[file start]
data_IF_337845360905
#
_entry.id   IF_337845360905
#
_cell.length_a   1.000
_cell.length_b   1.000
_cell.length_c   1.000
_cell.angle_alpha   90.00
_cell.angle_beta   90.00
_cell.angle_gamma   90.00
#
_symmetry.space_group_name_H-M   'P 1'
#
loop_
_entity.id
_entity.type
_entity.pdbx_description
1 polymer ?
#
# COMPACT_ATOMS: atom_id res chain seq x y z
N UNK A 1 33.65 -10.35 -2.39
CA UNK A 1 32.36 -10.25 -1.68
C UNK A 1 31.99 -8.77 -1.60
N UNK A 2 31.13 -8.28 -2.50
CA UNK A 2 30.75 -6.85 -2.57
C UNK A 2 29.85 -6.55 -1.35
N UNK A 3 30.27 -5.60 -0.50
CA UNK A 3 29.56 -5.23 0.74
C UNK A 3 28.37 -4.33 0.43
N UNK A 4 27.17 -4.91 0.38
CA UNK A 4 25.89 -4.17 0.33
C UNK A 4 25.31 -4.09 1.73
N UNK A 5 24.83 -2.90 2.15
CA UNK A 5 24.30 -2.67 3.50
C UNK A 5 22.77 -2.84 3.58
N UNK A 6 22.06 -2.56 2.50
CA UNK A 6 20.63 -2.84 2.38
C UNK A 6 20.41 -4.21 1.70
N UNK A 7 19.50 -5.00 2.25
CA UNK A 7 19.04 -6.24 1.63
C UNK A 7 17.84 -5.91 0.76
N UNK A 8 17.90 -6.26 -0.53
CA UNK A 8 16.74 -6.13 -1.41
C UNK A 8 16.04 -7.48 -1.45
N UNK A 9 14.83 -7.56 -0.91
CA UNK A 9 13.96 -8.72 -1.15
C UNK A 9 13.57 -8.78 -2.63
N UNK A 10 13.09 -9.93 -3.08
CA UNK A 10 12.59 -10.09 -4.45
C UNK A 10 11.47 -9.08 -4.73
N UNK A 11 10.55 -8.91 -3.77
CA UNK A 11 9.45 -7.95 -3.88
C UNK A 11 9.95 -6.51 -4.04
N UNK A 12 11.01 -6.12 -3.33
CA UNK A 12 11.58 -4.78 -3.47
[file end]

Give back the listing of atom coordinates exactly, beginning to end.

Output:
data_IF_337845360905
#
_entry.id   IF_337845360905
#
_cell.length_a   1.000
_cell.length_b   1.000
_cell.length_c   1.000
_cell.angle_alpha   90.00
_cell.angle_beta   90.00
_cell.angle_gamma   90.00
#
_symmetry.space_group_name_H-M   'P 1'
#
loop_
_entity.id
_entity.type
_entity.pdbx_description
1 polymer ?
#
# COMPACT_ATOMS: atom_id res chain seq x y z
N UNK A 1 33.65 -10.35 -2.39
CA UNK A 1 32.36 -10.25 -1.68
C UNK A 1 31.99 -8.77 -1.60
N UNK A 2 31.13 -8.28 -2.50
CA UNK A 2 30.75 -6.85 -2.57
C UNK A 2 29.85 -6.55 -1.35
N UNK A 3 30.27 -5.60 -0.50
CA UNK A 3 29.56 -5.23 0.74
C UNK A 3 28.37 -4.33 0.43
N UNK A 4 27.17 -4.91 0.38
CA UNK A 4 25.89 -4.17 0.33
C UNK A 4 25.31 -4.09 1.73
N UNK A 5 24.83 -2.90 2.15
CA UNK A 5 24.30 -2.67 3.50
C UNK A 5 22.77 -2.84 3.58
N UNK A 6 22.06 -2.56 2.50
CA UNK A 6 20.63 -2.84 2.38
C UNK A 6 20.41 -4.21 1.70
N UNK A 7 19.50 -5.00 2.25
CA UNK A 7 19.04 -6.24 1.63
C UNK A 7 17.84 -5.91 0.76
N UNK A 8 17.90 -6.26 -0.53
CA UNK A 8 16.74 -6.13 -1.41
C UNK A 8 16.04 -7.48 -1.45
N UNK A 9 14.83 -7.56 -0.91
CA UNK A 9 13.96 -8.72 -1.15
C UNK A 9 13.57 -8.78 -2.63
N UNK A 10 13.09 -9.93 -3.08
CA UNK A 10 12.59 -10.09 -4.45
C UNK A 10 11.47 -9.08 -4.73
N UNK A 11 10.55 -8.91 -3.77
CA UNK A 11 9.45 -7.95 -3.88
C UNK A 11 9.95 -6.51 -4.04
N UNK A 12 11.01 -6.12 -3.33
CA UNK A 12 11.58 -4.78 -3.47